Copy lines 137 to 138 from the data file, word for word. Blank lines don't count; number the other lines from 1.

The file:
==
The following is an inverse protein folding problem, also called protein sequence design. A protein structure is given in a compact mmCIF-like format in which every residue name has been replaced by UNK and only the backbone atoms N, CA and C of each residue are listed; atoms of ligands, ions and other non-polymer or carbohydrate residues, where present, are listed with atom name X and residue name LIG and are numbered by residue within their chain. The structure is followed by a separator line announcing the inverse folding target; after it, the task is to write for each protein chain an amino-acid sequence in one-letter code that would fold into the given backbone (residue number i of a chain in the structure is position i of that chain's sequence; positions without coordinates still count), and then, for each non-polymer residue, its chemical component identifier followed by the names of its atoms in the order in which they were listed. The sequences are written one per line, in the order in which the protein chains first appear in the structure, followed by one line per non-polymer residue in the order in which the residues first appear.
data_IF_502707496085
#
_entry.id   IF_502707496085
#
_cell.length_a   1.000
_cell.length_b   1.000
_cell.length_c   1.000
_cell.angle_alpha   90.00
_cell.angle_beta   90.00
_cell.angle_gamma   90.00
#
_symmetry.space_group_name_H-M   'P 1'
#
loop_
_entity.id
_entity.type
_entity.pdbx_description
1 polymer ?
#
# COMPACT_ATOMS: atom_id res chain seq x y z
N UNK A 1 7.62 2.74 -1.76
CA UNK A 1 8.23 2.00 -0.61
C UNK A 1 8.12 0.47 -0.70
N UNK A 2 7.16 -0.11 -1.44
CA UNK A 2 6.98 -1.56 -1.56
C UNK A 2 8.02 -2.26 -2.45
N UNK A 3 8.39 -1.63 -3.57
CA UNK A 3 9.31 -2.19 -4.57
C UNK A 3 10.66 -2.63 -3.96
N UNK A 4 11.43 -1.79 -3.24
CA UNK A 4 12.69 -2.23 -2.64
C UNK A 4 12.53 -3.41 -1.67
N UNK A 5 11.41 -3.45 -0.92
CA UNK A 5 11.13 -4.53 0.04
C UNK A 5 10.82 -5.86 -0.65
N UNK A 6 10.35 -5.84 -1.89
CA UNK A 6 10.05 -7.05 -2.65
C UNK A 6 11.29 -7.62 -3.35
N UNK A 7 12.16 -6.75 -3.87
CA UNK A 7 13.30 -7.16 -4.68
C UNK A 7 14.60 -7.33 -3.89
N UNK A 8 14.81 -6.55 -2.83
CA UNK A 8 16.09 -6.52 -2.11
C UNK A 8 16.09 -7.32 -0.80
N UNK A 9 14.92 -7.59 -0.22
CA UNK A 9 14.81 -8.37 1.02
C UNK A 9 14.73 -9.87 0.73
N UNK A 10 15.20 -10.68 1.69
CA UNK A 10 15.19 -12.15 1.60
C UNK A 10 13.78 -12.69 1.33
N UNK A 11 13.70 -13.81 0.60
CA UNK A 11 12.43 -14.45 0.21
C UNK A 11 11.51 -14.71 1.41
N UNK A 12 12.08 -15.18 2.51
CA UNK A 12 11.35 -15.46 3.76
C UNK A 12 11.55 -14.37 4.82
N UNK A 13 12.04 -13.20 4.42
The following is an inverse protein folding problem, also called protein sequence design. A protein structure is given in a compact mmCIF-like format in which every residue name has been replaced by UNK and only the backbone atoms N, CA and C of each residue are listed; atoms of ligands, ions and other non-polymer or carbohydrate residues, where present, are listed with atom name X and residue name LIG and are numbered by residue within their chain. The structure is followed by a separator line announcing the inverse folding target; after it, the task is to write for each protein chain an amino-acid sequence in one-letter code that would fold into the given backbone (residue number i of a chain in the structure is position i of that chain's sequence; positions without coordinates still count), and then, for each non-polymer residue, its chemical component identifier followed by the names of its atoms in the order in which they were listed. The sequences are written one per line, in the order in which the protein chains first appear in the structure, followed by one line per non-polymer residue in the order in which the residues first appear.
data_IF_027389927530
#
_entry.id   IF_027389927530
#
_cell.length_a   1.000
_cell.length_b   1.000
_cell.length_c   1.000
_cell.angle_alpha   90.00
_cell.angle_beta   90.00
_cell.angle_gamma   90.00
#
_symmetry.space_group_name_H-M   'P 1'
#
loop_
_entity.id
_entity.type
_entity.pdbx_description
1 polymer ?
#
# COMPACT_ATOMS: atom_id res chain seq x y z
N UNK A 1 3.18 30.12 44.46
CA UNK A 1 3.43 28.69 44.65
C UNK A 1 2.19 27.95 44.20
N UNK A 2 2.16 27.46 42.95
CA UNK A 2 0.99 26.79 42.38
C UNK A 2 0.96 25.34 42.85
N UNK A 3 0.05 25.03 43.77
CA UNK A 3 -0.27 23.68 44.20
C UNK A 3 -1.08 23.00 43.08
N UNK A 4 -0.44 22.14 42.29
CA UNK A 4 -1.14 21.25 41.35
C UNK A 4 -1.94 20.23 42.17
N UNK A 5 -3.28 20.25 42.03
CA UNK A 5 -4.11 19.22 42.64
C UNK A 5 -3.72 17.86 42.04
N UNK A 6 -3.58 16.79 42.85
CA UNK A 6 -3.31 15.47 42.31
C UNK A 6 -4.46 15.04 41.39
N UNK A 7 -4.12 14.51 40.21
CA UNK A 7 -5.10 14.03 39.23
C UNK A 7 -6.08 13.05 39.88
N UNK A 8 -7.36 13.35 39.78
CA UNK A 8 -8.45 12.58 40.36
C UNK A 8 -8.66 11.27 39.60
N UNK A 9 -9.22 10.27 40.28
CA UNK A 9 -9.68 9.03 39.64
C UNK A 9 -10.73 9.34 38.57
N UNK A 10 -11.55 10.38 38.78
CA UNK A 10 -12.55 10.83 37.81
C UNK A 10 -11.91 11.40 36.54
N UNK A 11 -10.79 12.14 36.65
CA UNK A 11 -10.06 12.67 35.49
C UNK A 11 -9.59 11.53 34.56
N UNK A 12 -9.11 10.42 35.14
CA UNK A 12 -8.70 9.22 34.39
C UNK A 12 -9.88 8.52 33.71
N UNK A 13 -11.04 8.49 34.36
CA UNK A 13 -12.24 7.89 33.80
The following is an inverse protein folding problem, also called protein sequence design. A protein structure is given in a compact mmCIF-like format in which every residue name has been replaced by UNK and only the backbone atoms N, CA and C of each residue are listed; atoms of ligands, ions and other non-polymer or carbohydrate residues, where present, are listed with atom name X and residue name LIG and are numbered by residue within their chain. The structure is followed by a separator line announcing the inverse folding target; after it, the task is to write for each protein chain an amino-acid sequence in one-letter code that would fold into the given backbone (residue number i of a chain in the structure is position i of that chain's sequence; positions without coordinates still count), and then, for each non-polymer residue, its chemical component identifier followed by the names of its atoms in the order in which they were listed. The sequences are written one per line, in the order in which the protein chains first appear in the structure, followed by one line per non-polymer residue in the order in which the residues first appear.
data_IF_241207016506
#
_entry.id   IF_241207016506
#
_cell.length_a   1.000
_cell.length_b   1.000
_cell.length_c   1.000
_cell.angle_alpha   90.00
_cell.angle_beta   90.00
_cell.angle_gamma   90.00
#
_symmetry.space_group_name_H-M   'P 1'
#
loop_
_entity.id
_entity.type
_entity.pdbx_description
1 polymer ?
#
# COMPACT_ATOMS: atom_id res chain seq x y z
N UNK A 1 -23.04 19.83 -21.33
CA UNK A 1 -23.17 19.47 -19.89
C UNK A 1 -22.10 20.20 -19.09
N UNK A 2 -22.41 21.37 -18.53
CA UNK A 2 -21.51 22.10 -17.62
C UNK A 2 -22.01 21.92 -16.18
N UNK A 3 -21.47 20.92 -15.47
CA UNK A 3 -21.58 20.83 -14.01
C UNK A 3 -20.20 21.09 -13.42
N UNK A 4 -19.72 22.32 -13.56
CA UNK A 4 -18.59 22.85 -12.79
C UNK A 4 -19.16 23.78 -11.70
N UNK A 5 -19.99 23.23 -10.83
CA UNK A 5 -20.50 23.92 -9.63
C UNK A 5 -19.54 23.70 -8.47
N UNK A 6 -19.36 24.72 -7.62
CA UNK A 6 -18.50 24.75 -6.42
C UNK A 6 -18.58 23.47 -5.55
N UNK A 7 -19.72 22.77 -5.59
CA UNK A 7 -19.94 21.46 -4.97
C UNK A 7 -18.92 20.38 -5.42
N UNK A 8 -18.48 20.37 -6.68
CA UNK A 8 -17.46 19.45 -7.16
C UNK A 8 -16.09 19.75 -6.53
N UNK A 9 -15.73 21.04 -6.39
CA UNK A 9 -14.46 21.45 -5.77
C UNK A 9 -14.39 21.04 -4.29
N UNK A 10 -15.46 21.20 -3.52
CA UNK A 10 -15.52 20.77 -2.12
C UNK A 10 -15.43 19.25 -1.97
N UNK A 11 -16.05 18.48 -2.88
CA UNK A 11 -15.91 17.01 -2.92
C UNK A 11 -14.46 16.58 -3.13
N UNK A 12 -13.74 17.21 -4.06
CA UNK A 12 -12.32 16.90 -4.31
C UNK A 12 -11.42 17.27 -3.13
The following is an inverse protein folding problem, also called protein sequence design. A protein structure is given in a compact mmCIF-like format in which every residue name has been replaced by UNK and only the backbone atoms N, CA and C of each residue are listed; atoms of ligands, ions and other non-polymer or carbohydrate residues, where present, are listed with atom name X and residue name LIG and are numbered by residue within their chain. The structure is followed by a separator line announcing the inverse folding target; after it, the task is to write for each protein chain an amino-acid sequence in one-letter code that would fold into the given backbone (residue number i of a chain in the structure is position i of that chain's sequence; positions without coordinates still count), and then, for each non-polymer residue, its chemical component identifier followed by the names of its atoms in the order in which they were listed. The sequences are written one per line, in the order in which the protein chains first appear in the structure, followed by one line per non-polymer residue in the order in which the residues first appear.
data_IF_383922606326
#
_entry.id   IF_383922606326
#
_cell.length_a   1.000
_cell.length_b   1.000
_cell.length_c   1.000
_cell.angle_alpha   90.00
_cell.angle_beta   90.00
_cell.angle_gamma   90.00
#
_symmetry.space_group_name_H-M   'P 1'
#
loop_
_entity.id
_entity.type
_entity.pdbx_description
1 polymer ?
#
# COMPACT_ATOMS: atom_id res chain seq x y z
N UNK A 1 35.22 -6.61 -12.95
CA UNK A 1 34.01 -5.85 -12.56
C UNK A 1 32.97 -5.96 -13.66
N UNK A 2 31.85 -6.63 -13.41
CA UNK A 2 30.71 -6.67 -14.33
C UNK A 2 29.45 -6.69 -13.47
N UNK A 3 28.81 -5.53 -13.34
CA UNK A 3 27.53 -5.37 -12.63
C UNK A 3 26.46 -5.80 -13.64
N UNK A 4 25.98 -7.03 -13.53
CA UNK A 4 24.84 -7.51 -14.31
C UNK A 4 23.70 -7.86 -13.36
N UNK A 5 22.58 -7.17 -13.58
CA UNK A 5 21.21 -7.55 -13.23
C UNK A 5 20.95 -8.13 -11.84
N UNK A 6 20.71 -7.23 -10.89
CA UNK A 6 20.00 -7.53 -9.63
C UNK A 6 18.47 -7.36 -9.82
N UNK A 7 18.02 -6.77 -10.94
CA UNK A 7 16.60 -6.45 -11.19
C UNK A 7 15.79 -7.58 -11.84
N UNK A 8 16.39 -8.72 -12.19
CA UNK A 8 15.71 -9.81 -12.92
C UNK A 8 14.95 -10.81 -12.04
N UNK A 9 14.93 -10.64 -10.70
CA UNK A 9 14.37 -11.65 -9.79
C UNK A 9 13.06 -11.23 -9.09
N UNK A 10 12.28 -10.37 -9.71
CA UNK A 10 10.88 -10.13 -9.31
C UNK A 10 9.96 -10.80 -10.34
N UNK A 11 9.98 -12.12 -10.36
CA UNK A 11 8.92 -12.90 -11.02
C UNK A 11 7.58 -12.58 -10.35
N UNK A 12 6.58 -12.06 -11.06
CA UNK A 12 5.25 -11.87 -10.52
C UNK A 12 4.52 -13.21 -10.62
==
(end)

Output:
#
# COMPACT_ATOMS: atom_id res chain seq x y z